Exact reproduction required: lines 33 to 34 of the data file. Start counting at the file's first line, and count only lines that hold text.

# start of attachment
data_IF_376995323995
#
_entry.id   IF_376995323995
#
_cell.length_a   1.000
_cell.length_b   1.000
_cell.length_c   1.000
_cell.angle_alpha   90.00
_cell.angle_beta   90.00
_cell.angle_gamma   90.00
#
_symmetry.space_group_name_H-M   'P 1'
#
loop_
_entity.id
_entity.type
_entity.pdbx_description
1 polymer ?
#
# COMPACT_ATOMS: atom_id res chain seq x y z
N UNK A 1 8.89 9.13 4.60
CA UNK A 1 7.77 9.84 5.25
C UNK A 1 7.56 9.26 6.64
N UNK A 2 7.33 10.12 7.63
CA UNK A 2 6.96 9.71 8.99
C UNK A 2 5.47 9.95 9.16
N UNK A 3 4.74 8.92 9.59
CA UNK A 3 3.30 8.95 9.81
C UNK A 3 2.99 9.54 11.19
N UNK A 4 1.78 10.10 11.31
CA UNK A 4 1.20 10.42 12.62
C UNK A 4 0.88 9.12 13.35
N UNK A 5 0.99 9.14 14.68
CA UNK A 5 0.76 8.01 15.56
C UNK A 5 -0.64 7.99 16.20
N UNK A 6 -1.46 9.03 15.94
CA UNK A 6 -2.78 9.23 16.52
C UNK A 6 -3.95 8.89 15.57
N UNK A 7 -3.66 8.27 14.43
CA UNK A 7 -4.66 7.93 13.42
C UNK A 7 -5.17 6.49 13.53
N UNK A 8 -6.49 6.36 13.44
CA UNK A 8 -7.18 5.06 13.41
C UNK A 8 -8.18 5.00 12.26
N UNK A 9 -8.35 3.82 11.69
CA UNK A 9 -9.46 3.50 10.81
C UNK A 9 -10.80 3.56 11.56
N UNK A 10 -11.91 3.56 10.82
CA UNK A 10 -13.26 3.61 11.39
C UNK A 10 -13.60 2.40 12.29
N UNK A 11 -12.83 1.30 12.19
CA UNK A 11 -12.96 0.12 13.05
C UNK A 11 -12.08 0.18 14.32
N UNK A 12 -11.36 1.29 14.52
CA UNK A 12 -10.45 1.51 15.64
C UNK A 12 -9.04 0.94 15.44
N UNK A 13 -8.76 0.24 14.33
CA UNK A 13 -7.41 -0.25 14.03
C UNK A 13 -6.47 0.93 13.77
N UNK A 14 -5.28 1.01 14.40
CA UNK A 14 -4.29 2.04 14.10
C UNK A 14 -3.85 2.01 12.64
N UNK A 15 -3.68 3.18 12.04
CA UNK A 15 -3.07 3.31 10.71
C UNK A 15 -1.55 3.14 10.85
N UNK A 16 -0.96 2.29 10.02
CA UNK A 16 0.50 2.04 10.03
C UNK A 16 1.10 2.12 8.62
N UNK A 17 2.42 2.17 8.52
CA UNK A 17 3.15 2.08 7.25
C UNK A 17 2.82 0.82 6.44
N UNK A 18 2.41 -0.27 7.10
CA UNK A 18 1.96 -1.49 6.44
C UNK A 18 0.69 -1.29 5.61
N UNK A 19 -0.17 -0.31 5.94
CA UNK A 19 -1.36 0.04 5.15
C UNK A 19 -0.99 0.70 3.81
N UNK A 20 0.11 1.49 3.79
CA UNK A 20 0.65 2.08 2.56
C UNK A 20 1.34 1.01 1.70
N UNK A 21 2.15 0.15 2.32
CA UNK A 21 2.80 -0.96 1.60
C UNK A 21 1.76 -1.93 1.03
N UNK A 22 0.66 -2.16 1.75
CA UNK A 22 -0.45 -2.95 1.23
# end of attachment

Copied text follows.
N UNK A 5 0.99 9.14 14.68
CA UNK A 5 0.76 8.01 15.56